From figure 4.25 it can be seen that by decreasing the distance between the nozzles the static pressure will be increased. Moreover, figure 4.27 revealed that the turbulent kinetic energy is decreased when the space between the nozzles have been decreased until the middle of the domain.

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Figure 5.1 Schematic illustration of the combined point for different nozzle spacing

49

Chapter 6

Conclusions

The goal of the present study was to investigate the interaction of two high speed gas jets as a step towards modelling and understanding multiple gas jets flow behaviour in gas atomization process.

For this purpose, two convergent-divergent nozzles put side by side and both connected to the suddenly expanded duct. Using computational fluid dynamics software, a set of parametric studies have been conducted in order to investigate the effects of potential influential parameters on the gas jets flow behaviour. For this purpose, the gas jet interaction angles and nozzle spacing have been changed. Moreover, the Shadowgraph and Schlieren imaging were used for validating the CFD results.

The results of this study have shown that when the gas jets interaction angle was 20º the maximum velocity was 676 m s-1, while for the 5° and 0° interaction angles, the maximum velocities 698 m s-1 and 696 m s-1, respectively.

Furthermore, it was found that the maximum value of the jet velocity along the symmetry axis decreases with an increase in distance between the nozzles.

By comparing the results of the simulation with the experiment, the mismatch was found between the simulation and the experiment. A number of potential reasons for the mismatch such as discretization error, modelling error, geometry modelling error and boundary conditions error have been discussed in details in the previous chapter.

The results of this study allow the interaction between more gas jets to be simulated in future.

Moreover, it provides the basis for the more complex simulations which include melt and gas interaction.

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Chapter 7

Future work

In this study, the interaction of two gas jets at different interaction angle and different nozzle spacing have been studied. In addition, experimental study has been performed to validate the simulation results. However, the result of the simulation was not matched with the experimental result. In order to enhance the accuracy of the CFD simulation and obtain better contrast in the experiment, a number of possible future works are listed below:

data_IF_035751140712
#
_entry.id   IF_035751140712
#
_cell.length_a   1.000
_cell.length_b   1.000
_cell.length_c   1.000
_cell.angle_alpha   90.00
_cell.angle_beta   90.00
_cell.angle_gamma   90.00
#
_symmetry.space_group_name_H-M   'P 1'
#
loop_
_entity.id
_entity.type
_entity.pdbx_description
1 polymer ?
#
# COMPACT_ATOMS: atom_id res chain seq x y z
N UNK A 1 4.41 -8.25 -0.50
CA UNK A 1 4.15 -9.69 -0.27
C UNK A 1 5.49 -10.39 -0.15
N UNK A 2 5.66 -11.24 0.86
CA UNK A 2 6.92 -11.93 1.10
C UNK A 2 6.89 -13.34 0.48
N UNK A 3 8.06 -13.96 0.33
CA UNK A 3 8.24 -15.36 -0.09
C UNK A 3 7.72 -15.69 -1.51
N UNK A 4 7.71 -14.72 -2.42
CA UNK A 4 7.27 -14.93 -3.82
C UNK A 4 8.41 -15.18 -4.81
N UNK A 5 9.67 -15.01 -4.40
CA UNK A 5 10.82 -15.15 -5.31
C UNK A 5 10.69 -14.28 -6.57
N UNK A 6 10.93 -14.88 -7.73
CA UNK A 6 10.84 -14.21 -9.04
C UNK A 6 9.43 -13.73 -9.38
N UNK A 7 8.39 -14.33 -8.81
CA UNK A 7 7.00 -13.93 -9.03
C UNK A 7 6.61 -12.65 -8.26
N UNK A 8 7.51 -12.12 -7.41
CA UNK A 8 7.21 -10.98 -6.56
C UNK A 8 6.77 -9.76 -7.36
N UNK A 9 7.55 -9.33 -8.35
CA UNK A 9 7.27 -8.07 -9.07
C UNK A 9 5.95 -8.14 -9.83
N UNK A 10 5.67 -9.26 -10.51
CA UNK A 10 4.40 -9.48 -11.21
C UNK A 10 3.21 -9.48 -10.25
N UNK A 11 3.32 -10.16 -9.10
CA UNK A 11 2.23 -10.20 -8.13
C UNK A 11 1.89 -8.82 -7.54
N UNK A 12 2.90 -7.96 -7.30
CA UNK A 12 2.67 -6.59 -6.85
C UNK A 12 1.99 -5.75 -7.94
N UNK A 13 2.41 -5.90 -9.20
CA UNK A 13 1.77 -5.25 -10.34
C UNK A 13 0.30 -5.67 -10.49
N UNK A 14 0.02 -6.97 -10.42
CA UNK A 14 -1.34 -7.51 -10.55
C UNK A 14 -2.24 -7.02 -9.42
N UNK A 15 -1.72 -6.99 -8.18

• Conducting the mesh sensitivity study on the computational domain in order to ensure that the results of the simulation do not depend on the number or size of the mesh.

• Taking into account the 𝑦+ value in simulation in order to achieve better prediction.

• Performing a 3D simulation in order to compare it with the 2D results.

• Performing the experimental study with another gas such as Argon in order to achieve better contrast in the shadowgraph and schlieren imaging.

Moreover, the current study could be continued by adding the melt stream into the simulation in order to model the gas and melt interaction and break up the melt stream into the droplets.

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Chapter 8

Acknowledgment

Foremost, I would like to express my deepest gratitude to my academic supervisor, Assistant Professor Christopher Hulme-Smith (Department of Material Science and Engineering at KTH Royal Institute of Technology) for the continues support of my master thesis study. His guidance helped me all the time during the thesis project and also writing of my thesis. From the beginning of the project with proposal and time-plan all the way during the simulation and experiments and to the final part with interpretation of results, discussion, and also reading and commenting on the thesis. I also would like to say thank you to Phd student Arun Kamalasekarans (Department of Material Science and Engineering at KTH Royal Institute of Technology) for his advice and help during my experimental and simulation studies, particularly in the preparation of the experimental setup.

Furthermore, I would like thank my industrial supervisor, Stefan Sundin and the rest of Erasteel Kloster AB for giving me this interesting opportunity to work with them and giving me valuable guidance and support during my thesis study.

On a personal note, I would like to thank my husband Ehsan and my parents Jalal and Zahra and my sister Khatereh for their support and love and constant encouragement during this work.

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Chapter 9